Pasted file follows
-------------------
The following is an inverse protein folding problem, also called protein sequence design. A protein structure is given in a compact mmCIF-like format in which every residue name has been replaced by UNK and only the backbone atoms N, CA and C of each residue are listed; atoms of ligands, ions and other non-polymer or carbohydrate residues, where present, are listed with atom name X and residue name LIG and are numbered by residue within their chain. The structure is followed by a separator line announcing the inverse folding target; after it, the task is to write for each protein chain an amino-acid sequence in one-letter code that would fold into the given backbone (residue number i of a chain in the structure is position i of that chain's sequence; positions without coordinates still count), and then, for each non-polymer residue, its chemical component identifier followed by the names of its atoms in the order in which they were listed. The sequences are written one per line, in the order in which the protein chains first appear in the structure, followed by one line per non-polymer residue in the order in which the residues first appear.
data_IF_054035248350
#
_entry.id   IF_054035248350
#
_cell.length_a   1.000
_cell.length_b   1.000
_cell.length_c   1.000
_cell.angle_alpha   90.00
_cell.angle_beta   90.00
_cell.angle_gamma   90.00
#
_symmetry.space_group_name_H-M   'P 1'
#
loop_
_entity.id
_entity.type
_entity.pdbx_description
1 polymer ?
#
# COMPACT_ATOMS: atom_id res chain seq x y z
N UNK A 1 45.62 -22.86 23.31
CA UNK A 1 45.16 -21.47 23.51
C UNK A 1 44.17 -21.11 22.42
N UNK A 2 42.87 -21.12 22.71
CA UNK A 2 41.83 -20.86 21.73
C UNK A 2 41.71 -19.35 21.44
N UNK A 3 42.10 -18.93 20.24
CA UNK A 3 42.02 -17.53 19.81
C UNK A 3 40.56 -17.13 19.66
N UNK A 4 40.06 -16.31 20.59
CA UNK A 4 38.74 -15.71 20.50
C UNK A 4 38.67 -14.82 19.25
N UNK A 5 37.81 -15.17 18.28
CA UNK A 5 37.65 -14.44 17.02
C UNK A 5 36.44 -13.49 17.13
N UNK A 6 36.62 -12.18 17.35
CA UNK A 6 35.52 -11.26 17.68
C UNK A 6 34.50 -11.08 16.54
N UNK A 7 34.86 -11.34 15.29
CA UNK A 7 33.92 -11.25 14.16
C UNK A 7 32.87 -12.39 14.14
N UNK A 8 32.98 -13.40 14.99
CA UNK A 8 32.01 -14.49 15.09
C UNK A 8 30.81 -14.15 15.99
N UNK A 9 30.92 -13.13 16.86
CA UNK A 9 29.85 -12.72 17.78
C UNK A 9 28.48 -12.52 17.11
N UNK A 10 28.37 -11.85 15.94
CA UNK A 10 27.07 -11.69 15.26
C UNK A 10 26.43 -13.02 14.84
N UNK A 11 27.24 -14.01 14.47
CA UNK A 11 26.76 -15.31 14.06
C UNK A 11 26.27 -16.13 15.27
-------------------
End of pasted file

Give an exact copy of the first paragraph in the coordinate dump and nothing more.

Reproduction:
The following is an inverse protein folding problem, also called protein sequence design. A protein structure is given in a compact mmCIF-like format in which every residue name has been replaced by UNK and only the backbone atoms N, CA and C of each residue are listed; atoms of ligands, ions and other non-polymer or carbohydrate residues, where present, are listed with atom name X and residue name LIG and are numbered by residue within their chain. The structure is followed by a separator line announcing the inverse folding target; after it, the task is to write for each protein chain an amino-acid sequence in one-letter code that would fold into the given backbone (residue number i of a chain in the structure is position i of that chain's sequence; positions without coordinates still count), and then, for each non-polymer residue, its chemical component identifier followed by the names of its atoms in the order in which they were listed. The sequences are written one per line, in the order in which the protein chains first appear in the structure, followed by one line per non-polymer residue in the order in which the residues first appear.